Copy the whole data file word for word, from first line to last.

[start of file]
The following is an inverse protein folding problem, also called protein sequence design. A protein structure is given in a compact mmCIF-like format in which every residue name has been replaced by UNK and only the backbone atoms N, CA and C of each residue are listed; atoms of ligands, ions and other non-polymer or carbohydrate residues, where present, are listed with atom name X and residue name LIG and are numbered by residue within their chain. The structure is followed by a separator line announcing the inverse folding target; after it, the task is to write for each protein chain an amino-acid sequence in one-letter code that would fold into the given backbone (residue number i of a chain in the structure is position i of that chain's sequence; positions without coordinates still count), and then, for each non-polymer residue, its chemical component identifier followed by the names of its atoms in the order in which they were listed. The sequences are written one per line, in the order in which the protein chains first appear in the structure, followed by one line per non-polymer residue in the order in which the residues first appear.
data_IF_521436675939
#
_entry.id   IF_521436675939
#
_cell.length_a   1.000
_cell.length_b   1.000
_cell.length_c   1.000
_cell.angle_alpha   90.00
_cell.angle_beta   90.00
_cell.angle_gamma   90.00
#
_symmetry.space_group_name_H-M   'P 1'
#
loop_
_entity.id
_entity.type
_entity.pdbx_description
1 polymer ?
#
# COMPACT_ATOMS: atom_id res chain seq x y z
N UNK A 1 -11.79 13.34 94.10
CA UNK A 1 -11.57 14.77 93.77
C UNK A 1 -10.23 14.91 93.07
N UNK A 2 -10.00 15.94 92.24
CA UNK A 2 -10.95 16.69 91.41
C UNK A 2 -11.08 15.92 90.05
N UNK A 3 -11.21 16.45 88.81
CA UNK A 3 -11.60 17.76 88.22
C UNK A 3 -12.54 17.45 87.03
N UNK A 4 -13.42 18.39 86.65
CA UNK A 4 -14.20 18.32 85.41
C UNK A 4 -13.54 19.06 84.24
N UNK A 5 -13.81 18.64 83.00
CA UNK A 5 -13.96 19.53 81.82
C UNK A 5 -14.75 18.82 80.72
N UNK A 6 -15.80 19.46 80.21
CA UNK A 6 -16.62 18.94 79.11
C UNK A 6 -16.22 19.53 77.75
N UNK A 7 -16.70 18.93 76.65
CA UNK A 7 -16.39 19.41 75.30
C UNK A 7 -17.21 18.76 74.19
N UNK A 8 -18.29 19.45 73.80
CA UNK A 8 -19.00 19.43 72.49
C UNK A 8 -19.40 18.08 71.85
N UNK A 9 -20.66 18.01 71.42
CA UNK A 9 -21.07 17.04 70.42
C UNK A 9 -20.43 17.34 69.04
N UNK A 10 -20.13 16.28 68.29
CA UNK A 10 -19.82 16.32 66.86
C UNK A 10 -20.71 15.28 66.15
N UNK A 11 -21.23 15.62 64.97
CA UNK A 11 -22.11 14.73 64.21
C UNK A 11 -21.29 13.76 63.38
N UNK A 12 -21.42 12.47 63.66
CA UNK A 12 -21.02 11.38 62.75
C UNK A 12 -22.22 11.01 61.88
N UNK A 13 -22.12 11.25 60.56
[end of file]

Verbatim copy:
The following is an inverse protein folding problem, also called protein sequence design. A protein structure is given in a compact mmCIF-like format in which every residue name has been replaced by UNK and only the backbone atoms N, CA and C of each residue are listed; atoms of ligands, ions and other non-polymer or carbohydrate residues, where present, are listed with atom name X and residue name LIG and are numbered by residue within their chain. The structure is followed by a separator line announcing the inverse folding target; after it, the task is to write for each protein chain an amino-acid sequence in one-letter code that would fold into the given backbone (residue number i of a chain in the structure is position i of that chain's sequence; positions without coordinates still count), and then, for each non-polymer residue, its chemical component identifier followed by the names of its atoms in the order in which they were listed. The sequences are written one per line, in the order in which the protein chains first appear in the structure, followed by one line per non-polymer residue in the order in which the residues first appear.
data_IF_521436675939
#
_entry.id   IF_521436675939
#
_cell.length_a   1.000
_cell.length_b   1.000
_cell.length_c   1.000
_cell.angle_alpha   90.00
_cell.angle_beta   90.00
_cell.angle_gamma   90.00
#
_symmetry.space_group_name_H-M   'P 1'
#
loop_
_entity.id
_entity.type
_entity.pdbx_description
1 polymer ?
#
# COMPACT_ATOMS: atom_id res chain seq x y z
N UNK A 1 -11.79 13.34 94.10
CA UNK A 1 -11.57 14.77 93.77
C UNK A 1 -10.23 14.91 93.07
N UNK A 2 -10.00 15.94 92.24
CA UNK A 2 -10.95 16.69 91.41
C UNK A 2 -11.08 15.92 90.05
N UNK A 3 -11.21 16.45 88.81
CA UNK A 3 -11.60 17.76 88.22
C UNK A 3 -12.54 17.45 87.03
N UNK A 4 -13.42 18.39 86.65
CA UNK A 4 -14.20 18.32 85.41
C UNK A 4 -13.54 19.06 84.24
N UNK A 5 -13.81 18.64 83.00
CA UNK A 5 -13.96 19.53 81.82
C UNK A 5 -14.75 18.82 80.72
N UNK A 6 -15.80 19.46 80.21
CA UNK A 6 -16.62 18.94 79.11
C UNK A 6 -16.22 19.53 77.75
N UNK A 7 -16.70 18.93 76.65
CA UNK A 7 -16.39 19.41 75.30
C UNK A 7 -17.21 18.76 74.19
N UNK A 8 -18.29 19.45 73.80
CA UNK A 8 -19.00 19.43 72.49
C UNK A 8 -19.40 18.08 71.85
N UNK A 9 -20.66 18.01 71.42
CA UNK A 9 -21.07 17.04 70.42
C UNK A 9 -20.43 17.34 69.04
N UNK A 10 -20.13 16.28 68.29
CA UNK A 10 -19.82 16.32 66.86
C UNK A 10 -20.71 15.28 66.15
N UNK A 11 -21.23 15.62 64.97
CA UNK A 11 -22.11 14.73 64.21
C UNK A 11 -21.29 13.76 63.38
N UNK A 12 -21.42 12.47 63.66
CA UNK A 12 -21.02 11.38 62.75
C UNK A 12 -22.22 11.01 61.88
N UNK A 13 -22.12 11.25 60.56